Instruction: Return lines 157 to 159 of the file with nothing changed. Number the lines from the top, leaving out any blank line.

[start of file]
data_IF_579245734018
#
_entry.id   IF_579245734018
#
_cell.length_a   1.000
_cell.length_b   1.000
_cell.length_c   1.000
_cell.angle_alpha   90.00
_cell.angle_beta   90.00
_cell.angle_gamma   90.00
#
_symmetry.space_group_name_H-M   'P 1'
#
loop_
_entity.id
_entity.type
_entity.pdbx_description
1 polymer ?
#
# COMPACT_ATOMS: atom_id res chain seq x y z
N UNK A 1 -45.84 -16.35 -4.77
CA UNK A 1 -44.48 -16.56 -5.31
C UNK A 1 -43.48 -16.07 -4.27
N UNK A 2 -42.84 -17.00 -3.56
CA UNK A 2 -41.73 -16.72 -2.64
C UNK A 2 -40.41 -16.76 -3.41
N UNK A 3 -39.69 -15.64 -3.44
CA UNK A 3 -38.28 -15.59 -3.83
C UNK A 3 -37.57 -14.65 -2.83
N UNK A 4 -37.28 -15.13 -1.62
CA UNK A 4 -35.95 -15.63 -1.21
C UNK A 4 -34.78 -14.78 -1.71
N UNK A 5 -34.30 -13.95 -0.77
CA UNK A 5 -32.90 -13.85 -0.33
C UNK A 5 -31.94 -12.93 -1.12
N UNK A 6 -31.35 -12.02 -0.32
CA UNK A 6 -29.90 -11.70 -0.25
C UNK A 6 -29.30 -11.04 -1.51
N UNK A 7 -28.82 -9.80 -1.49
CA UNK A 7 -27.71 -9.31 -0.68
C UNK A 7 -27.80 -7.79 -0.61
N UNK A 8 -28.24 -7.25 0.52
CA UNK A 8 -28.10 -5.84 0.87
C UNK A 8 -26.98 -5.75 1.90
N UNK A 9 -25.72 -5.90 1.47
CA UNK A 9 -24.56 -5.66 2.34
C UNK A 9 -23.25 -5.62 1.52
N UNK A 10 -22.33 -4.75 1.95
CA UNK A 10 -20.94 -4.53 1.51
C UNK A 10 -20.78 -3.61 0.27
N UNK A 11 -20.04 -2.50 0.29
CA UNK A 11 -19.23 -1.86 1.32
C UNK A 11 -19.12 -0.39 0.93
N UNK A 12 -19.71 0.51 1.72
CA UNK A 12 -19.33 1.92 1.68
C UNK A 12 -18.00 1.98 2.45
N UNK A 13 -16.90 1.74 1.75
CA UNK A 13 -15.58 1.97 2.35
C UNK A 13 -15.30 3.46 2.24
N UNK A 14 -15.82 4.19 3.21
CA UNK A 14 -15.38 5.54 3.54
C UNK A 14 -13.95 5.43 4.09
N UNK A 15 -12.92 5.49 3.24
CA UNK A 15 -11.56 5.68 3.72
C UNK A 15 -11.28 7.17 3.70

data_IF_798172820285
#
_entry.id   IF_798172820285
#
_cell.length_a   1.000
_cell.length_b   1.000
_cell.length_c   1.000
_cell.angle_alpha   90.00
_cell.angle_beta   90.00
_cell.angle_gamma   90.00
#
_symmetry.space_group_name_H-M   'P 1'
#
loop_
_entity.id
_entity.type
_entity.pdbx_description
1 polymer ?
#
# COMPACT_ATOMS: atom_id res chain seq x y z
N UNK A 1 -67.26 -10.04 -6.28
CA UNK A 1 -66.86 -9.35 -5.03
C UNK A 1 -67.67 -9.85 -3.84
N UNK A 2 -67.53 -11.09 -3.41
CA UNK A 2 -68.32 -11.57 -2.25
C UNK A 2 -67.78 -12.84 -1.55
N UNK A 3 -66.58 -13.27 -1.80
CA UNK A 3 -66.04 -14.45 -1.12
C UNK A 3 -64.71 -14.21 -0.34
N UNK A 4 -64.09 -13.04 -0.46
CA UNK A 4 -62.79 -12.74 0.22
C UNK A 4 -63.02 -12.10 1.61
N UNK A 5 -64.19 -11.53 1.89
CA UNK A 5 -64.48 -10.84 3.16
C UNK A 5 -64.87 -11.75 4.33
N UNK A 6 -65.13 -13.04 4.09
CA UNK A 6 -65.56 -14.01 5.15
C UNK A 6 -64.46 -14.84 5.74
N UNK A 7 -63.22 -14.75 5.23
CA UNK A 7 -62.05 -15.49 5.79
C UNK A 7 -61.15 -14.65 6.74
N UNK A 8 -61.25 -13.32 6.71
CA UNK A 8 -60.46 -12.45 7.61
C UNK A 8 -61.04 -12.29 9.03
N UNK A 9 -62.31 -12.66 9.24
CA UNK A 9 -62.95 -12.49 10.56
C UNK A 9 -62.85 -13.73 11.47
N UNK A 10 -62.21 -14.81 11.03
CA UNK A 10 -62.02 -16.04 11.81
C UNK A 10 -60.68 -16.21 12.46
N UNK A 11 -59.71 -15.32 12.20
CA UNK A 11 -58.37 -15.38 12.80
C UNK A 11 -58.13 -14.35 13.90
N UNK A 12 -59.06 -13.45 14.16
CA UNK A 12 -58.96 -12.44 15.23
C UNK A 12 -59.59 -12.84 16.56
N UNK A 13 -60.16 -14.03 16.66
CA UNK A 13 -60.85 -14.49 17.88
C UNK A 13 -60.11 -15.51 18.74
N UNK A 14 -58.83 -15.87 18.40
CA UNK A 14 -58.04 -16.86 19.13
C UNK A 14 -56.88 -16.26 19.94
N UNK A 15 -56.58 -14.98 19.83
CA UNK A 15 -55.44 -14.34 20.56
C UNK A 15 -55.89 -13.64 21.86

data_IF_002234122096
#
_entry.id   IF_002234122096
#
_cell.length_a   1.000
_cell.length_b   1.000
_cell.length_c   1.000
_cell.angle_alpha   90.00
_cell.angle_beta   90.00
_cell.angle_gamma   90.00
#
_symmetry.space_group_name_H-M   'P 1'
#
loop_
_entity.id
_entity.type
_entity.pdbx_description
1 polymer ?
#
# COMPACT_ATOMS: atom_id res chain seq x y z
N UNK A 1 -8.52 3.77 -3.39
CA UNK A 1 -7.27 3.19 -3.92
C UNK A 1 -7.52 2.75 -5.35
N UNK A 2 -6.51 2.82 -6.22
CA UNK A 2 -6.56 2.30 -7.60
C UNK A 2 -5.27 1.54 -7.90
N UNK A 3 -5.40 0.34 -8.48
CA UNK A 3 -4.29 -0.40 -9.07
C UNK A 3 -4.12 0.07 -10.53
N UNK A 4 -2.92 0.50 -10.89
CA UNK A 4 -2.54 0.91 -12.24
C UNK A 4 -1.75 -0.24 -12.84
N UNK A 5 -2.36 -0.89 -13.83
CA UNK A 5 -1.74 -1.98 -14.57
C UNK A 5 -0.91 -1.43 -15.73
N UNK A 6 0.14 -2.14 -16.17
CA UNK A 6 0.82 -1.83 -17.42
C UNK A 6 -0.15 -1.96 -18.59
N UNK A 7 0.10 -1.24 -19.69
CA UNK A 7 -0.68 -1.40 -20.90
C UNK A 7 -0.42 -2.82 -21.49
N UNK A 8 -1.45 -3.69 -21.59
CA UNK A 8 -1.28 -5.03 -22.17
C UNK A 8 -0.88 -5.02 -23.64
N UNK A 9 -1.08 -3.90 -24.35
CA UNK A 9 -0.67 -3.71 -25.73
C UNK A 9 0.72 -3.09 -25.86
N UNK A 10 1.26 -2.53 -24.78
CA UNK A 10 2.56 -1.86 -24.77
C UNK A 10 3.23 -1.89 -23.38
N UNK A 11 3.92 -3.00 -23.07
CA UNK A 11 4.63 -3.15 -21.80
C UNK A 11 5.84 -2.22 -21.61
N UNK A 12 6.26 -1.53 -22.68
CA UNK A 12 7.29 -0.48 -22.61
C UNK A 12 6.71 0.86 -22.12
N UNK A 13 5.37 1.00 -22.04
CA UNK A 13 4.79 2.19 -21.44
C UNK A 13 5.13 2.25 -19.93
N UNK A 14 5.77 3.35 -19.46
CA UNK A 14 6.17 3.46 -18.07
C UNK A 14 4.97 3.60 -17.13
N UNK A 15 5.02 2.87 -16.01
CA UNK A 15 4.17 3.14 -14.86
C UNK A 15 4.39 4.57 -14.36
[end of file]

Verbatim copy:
N UNK A 3 -5.40 0.34 -8.48
CA UNK A 3 -4.29 -0.40 -9.07
C UNK A 3 -4.12 0.07 -10.53